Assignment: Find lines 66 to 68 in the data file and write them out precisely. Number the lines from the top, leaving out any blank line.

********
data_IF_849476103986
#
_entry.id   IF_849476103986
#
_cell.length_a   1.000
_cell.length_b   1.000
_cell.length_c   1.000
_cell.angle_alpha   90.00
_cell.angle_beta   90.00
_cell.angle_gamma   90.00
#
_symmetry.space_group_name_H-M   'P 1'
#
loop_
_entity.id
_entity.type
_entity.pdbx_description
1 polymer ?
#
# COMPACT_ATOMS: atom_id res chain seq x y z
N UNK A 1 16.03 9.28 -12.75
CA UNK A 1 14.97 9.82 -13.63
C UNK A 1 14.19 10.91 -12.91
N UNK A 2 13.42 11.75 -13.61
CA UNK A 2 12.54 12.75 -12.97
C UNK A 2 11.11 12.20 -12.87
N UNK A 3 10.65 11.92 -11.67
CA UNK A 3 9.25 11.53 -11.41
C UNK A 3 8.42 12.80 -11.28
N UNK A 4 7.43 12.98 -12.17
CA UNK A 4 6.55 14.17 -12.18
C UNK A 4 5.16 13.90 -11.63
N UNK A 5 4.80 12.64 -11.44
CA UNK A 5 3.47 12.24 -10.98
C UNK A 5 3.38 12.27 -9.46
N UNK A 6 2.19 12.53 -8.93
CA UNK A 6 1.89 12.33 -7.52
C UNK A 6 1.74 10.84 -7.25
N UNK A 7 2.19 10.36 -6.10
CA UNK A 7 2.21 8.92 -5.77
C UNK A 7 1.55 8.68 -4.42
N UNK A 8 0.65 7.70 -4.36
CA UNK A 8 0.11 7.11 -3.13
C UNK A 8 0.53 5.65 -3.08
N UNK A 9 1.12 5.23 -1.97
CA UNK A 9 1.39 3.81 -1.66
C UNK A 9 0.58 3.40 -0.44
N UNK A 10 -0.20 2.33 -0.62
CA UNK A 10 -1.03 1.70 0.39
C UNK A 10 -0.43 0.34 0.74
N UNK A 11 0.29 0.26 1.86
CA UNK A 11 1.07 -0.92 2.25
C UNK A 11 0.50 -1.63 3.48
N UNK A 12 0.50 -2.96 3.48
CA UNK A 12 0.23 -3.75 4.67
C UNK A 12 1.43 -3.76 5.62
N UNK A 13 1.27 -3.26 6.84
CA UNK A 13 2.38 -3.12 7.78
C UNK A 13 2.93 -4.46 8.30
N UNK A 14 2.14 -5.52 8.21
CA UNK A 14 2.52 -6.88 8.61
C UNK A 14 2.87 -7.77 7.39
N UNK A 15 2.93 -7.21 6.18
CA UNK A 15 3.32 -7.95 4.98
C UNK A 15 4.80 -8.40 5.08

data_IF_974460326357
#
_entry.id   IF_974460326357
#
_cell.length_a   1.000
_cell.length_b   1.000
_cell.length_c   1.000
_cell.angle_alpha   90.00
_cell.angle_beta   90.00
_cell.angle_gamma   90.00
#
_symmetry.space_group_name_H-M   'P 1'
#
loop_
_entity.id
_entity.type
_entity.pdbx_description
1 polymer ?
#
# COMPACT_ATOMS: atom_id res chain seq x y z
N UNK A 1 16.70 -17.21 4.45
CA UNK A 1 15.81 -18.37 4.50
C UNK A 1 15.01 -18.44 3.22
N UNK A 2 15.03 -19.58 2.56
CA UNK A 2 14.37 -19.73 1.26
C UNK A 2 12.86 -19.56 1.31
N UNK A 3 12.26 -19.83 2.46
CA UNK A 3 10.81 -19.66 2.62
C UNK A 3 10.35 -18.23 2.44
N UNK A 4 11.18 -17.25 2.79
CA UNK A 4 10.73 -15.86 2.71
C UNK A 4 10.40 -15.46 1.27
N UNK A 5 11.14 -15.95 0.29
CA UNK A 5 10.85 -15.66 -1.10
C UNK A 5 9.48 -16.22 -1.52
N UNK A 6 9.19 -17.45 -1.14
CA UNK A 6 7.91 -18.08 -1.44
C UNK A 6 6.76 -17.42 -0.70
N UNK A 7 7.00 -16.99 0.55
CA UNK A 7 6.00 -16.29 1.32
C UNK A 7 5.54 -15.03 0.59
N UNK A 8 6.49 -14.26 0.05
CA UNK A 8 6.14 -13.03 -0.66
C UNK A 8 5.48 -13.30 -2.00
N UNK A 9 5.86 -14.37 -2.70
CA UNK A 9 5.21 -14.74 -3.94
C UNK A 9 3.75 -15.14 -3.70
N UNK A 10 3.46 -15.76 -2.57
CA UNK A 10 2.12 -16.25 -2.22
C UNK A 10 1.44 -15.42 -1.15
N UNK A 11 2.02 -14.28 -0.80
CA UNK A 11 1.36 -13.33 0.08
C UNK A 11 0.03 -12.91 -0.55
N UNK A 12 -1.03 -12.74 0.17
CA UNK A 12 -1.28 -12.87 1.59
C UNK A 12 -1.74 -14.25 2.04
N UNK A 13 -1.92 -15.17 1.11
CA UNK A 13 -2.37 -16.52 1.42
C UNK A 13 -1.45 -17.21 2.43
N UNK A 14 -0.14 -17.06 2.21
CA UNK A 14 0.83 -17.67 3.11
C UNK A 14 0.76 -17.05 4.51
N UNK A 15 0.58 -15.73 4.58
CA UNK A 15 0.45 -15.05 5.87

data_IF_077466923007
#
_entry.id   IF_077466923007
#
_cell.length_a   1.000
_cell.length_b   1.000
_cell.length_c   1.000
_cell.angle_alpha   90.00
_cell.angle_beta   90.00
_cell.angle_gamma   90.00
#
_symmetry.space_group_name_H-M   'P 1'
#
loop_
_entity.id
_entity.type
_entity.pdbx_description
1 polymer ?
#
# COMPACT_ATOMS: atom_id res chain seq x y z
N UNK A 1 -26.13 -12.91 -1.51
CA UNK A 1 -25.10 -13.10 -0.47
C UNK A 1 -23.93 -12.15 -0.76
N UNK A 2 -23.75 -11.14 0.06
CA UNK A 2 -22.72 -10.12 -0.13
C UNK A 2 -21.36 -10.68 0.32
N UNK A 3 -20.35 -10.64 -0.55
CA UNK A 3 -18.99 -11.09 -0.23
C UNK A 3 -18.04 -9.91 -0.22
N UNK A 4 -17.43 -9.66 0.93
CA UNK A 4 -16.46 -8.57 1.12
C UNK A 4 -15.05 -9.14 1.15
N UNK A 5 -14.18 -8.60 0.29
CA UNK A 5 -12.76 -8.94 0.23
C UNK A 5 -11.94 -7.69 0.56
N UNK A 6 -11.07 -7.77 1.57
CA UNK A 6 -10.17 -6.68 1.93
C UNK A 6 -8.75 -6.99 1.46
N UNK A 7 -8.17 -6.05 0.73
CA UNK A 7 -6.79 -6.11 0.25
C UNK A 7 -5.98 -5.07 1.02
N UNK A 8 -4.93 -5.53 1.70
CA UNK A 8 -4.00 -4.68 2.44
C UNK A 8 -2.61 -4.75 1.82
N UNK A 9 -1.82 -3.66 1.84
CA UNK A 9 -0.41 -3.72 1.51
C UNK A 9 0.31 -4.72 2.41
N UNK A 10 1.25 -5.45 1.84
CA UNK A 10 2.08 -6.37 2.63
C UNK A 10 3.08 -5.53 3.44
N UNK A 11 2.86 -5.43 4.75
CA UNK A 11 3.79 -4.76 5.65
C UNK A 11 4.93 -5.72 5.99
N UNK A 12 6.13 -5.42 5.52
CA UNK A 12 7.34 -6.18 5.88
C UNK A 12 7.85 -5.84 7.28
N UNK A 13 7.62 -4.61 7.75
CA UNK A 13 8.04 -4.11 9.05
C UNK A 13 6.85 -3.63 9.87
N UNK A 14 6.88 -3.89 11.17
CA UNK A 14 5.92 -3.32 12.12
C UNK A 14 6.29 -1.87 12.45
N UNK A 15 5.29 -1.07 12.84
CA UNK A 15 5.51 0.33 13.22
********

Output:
data_IF_974460326357
#
_entry.id   IF_974460326357